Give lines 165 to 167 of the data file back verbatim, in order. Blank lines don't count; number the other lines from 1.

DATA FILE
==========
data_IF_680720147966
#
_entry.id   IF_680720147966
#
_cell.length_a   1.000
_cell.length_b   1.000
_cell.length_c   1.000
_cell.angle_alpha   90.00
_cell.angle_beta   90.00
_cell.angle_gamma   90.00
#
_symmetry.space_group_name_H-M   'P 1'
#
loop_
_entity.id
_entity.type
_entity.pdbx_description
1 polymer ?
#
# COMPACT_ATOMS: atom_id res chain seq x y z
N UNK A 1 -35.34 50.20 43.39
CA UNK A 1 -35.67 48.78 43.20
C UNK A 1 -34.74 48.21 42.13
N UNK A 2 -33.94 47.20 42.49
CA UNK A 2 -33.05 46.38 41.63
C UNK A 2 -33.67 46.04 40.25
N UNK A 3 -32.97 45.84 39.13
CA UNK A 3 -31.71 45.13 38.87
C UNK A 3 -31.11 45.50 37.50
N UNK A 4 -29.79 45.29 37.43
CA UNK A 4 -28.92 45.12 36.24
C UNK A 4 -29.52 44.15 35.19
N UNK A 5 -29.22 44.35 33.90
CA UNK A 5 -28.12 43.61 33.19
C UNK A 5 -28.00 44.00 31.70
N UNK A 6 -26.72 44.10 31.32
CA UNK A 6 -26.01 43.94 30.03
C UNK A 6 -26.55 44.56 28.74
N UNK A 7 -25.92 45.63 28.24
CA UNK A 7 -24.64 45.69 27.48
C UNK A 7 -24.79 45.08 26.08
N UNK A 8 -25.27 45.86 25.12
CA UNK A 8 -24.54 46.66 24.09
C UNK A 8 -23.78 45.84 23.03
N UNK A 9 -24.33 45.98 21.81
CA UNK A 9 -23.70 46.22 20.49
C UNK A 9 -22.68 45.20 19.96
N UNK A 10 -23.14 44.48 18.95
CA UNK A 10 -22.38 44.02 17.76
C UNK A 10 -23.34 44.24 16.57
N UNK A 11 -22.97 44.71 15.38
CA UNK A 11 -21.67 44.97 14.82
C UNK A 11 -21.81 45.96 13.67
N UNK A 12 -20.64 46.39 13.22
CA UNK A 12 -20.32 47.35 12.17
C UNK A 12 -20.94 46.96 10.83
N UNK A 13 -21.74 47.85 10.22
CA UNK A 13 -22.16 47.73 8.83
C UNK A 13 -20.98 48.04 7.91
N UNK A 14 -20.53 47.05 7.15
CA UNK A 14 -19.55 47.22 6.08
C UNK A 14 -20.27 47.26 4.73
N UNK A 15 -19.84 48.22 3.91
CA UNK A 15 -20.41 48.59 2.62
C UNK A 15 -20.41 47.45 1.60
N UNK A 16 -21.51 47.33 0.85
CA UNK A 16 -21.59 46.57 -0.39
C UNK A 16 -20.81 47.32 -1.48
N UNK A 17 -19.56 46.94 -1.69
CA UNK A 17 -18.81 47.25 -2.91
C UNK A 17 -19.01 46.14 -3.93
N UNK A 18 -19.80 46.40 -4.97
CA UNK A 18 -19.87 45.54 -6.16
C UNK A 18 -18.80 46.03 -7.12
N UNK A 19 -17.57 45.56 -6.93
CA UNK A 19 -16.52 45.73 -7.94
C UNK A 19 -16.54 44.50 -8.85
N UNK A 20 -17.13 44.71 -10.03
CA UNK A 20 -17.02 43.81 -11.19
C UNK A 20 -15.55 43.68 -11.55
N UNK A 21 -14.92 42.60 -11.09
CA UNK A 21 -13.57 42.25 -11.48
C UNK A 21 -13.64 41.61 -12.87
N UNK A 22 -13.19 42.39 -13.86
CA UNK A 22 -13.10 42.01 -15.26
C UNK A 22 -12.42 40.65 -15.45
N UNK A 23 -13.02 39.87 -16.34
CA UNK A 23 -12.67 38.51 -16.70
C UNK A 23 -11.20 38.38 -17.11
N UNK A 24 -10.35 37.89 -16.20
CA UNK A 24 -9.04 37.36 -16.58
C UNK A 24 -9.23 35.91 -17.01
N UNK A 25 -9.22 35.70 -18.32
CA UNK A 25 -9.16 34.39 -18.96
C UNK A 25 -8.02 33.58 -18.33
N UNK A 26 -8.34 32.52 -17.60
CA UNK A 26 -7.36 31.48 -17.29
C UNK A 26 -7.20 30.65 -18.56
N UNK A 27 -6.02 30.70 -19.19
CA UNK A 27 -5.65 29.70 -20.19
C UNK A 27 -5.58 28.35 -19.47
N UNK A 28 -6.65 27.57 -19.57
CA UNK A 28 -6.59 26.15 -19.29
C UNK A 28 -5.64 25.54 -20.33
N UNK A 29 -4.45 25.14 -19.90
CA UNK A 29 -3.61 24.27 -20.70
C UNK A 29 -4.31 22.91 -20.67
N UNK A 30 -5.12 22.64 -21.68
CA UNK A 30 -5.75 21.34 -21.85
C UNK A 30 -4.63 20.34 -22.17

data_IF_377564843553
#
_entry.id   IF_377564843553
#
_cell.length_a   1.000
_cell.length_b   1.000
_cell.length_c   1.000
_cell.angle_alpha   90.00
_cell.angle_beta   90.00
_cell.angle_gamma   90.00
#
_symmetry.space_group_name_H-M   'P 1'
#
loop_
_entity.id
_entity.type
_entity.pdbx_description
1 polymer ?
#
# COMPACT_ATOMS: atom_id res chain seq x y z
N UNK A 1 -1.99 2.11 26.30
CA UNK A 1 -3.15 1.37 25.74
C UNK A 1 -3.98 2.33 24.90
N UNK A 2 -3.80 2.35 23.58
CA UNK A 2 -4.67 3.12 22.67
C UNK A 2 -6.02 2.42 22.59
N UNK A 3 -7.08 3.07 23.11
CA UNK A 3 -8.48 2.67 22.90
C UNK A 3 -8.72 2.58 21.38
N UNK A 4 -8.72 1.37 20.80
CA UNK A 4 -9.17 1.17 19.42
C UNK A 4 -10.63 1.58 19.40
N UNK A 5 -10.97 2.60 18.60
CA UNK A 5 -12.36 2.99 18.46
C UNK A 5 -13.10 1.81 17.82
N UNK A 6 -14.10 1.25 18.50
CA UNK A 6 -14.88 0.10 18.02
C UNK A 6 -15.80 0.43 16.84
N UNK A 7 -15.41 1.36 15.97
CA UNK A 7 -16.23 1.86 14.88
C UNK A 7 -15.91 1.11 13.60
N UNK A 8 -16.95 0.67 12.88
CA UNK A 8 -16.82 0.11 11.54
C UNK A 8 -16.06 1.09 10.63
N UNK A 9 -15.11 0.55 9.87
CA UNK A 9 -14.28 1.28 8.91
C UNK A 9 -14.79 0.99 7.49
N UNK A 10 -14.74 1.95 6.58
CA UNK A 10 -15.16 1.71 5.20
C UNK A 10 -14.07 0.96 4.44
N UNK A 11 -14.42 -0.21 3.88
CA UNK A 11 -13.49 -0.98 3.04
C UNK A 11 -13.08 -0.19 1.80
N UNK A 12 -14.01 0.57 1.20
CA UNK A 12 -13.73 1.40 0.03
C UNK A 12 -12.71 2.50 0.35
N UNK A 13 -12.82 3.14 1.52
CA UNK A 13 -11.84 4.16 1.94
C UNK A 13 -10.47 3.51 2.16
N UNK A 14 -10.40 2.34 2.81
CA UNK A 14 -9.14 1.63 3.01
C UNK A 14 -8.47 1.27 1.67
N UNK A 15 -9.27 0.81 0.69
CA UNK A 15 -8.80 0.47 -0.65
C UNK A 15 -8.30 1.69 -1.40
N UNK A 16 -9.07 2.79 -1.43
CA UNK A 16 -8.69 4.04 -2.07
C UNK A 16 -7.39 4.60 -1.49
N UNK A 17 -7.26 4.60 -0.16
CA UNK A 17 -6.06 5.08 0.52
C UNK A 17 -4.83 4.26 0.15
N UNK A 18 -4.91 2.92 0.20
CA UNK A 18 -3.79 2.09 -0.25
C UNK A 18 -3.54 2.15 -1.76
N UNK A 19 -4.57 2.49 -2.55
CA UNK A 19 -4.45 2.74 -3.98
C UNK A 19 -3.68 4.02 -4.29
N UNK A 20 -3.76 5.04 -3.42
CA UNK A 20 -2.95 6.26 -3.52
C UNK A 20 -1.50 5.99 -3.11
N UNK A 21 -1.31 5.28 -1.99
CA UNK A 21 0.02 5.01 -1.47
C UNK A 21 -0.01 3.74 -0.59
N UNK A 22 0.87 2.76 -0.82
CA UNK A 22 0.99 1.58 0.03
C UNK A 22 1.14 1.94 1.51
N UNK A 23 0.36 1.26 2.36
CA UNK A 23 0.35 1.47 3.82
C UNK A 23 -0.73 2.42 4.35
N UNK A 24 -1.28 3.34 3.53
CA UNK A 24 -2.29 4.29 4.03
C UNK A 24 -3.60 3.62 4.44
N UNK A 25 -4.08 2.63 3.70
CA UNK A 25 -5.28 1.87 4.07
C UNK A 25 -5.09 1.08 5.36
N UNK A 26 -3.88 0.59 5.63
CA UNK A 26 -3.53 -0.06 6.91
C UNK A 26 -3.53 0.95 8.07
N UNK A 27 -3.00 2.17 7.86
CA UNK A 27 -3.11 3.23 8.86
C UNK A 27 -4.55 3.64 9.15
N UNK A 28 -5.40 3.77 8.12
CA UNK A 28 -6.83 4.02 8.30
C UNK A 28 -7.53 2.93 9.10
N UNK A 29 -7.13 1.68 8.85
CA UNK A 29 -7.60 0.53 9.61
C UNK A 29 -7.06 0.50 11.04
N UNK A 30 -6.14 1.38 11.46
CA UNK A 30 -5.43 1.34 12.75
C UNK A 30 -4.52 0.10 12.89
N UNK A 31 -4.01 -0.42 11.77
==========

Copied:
CA UNK A 12 -13.73 1.40 0.03
C UNK A 12 -12.71 2.50 0.35
N UNK A 13 -12.82 3.14 1.52